Asaykwee wants us to see these veterans as more than veterans; they are people with lives outside of their military service, but their service often haunts them and prevents them from assuming a normal life as soon as they return home. They must deal with the same sort of difficulties that many people deal with: broken love affairs, death, drug addiction, dysfunctional families. But given their past, comfortable solutions are not easy to find, and help is just not always available.

Even the Declaration of Independence is ignored for veterans. Asaykwee quotes "We hold these truths to be self-evident, that all men are created equal" except that veterans don't always get the health care they need, or a place to sleep. When they come back from the war, they are expected to try harder. They have learned to follow orders in the military and stay strong and clean to ensure our freedom. But as one of Awaykwee's characters laments: "Honor is a shallow sentiment." Being presented with a flag on Veteran's Day doesn't make up for the lack of modern, top-quality health care and the time needed to adjust back into society.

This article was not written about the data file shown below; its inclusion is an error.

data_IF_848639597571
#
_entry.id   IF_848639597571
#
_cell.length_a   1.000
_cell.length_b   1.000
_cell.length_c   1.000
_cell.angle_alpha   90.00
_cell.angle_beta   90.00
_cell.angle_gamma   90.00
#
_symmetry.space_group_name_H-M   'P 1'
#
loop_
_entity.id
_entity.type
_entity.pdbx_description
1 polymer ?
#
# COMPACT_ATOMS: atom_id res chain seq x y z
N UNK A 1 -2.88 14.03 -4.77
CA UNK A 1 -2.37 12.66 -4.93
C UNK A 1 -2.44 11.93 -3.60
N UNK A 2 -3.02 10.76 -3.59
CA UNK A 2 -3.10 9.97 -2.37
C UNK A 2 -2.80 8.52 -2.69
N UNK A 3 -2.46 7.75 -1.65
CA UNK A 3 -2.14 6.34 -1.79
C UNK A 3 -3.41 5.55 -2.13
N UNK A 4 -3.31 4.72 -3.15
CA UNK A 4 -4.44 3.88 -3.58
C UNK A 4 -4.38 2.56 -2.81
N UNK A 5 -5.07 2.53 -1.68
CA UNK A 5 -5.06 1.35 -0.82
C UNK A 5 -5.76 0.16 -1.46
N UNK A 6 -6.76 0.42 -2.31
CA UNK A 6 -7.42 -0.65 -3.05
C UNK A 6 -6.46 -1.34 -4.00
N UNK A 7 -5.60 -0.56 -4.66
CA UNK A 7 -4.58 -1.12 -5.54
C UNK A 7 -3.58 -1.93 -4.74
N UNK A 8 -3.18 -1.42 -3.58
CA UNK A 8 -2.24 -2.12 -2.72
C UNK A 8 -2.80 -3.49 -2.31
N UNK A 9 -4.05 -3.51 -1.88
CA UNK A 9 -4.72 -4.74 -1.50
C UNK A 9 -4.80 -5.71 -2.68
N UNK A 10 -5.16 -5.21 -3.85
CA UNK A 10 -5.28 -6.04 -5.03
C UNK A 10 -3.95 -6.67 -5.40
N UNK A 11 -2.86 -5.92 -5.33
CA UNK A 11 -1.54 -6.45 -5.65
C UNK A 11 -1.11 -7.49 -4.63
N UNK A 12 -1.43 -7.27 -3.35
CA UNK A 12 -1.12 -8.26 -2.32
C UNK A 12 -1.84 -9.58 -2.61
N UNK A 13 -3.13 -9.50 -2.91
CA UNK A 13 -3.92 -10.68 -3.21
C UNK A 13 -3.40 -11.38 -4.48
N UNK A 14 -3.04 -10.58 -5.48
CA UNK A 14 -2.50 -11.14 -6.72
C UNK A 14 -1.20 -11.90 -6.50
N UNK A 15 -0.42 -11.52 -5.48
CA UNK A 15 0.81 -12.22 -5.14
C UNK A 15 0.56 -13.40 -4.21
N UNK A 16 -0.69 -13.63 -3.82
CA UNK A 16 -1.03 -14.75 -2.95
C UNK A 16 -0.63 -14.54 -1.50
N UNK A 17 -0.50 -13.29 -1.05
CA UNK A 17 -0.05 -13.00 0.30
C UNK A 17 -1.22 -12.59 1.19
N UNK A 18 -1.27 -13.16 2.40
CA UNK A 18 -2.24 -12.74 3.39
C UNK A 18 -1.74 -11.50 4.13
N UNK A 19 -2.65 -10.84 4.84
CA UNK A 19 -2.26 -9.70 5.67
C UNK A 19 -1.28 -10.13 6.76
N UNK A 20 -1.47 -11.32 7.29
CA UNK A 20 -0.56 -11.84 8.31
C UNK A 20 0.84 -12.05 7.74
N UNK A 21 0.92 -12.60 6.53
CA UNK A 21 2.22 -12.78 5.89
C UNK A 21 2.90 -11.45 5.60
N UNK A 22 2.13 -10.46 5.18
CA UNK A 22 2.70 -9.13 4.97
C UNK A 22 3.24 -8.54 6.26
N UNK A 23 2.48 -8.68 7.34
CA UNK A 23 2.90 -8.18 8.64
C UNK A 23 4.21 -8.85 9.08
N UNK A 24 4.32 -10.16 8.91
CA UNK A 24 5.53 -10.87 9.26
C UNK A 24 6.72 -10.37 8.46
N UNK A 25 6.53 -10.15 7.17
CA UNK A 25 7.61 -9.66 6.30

The style is straightforward without unnecessary histrionics, with the emphasis on the trials that each veteran faces when he/she returns to society. Joining the military means seeing the atrocities of war. A few weeks in rehabilitation cannot erase all that has been seen and felt.  Coming home means facing problems that weren't solved before going to war, and are harder to deal with after enduring the trauma of war.